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Hoffmann, R. A wiki for the life sciences where authorship matters. Nature Genetics (2008)

Interactions of dietary fat and 2,5-anhydro-D-mannitol on energy metabolism in isolated rat hepatocytes.

The fructose analog 2,5-anhydro-D-mannitol (2,5-AM) stimulates feeding in rats by reducing ATP content in the liver. These behavioral and metabolic effects occur with rats fed a high-carbohydrate/low-fat (HC/LF) diet, but they are prevented or attenuated when the animals eat high-fat/low-carbohydrate (HF/LC) food. To examine the metabolic bases for this effect of diet, we assessed the actions of 2,5-AM on ATP content, oxygen consumption, and substrate oxidation in isolated hepatocytes from rats fed one of the two diets. Compared with cells from rats fed the HC/LF diet ("HC/LF" cells), cells from rats fed the HF/LC diet ("HF/LC" cells) had similar ATP contents but lower oxygen consumption, decreased fructose, and increased palmitate oxidation. 2,5-AM did not decrease ATP content or oxygen consumption in HF/LC cells as much as it did in HC/LF hepatocytes, and it only affected fructose and palmitate oxidation in HC/LF cells. 31P-NMR spectroscopy indicated that differences in phosphate trapping accounted for differences in depletion of ATP by 2,5-AM. These results suggest that intake of the HF/LC diet prevents the eating response and attenuates the decline in liver ATP by shifting hepatocyte metabolism to favor fat over carbohydrate as an energy-yielding substrate.[1]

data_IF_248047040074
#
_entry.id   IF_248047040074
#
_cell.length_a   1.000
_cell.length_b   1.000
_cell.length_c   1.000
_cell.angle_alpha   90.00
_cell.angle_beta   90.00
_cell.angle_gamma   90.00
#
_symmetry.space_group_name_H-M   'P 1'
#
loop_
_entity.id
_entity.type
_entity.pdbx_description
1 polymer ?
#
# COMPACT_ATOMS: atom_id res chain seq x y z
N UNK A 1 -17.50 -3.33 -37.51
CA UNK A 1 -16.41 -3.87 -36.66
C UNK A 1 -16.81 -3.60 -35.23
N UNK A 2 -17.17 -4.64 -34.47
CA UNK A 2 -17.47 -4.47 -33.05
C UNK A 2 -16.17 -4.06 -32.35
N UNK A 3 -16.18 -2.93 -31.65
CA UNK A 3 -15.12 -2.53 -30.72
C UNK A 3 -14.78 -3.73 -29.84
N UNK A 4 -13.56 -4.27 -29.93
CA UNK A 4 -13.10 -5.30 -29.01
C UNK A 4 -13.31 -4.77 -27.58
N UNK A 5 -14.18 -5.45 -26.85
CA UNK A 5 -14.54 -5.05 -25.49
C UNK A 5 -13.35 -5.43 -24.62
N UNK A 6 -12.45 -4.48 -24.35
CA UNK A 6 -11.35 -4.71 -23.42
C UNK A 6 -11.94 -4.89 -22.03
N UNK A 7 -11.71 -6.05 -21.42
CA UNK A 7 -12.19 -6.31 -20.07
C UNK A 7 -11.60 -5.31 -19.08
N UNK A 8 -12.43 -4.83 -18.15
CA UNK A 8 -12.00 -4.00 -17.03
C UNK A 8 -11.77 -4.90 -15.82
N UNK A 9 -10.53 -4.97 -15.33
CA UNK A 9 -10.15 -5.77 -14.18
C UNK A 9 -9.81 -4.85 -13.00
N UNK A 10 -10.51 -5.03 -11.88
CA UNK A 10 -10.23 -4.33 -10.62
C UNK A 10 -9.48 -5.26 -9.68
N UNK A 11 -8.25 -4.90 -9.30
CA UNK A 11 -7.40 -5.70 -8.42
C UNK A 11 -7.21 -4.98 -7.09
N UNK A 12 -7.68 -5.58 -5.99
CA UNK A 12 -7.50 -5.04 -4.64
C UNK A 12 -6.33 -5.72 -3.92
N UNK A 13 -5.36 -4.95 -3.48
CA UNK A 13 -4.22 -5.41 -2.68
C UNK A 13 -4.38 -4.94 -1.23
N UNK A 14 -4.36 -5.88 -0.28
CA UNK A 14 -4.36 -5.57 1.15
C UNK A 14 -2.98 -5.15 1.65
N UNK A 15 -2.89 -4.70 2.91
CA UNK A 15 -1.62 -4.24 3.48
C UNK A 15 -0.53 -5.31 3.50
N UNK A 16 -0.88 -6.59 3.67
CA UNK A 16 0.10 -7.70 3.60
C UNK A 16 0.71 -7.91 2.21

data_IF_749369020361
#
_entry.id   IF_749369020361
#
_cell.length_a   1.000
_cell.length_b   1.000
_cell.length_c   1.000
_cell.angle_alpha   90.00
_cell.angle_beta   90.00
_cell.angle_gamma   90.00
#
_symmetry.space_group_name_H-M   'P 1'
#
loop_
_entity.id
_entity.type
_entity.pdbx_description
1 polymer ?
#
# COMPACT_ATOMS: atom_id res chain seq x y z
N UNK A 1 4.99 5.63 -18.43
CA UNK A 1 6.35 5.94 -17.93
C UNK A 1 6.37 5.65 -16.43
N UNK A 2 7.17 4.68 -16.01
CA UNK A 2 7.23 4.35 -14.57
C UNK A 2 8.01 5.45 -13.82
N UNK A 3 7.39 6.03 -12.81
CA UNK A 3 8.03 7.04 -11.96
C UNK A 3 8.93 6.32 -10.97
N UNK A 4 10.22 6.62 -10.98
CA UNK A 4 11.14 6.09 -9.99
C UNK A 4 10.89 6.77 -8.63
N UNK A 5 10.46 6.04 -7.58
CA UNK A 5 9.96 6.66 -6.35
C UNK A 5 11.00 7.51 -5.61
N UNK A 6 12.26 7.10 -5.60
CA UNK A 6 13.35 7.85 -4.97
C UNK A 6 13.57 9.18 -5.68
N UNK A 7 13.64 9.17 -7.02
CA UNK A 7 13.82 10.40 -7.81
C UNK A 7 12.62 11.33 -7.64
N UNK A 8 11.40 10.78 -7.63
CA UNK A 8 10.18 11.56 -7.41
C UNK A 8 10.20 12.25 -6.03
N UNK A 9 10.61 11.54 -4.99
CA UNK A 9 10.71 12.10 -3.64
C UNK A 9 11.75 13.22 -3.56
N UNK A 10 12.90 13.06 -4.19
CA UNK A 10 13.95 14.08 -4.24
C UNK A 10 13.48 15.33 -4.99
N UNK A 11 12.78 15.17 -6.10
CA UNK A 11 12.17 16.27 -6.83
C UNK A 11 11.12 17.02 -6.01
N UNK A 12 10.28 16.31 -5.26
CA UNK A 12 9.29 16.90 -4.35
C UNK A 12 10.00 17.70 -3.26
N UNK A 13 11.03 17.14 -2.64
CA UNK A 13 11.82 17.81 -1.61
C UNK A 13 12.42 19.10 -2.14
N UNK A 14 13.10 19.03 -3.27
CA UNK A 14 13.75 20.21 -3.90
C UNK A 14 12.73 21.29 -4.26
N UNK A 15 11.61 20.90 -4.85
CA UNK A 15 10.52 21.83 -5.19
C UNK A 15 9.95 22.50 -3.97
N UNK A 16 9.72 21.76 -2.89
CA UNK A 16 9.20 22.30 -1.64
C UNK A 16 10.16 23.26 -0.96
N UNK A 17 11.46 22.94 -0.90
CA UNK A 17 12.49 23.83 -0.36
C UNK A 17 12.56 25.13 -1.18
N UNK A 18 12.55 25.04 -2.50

1. Interactions of dietary fat and 2,5-anhydro-D-mannitol on energy metabolism in isolated rat hepatocytes. Ji, H., Graczyk-Milbrandt, G., Osbakken, M.D., Friedman, M.I. Am. J. Physiol. Regul. Integr. Comp. Physiol. (2002) [Pubmed]
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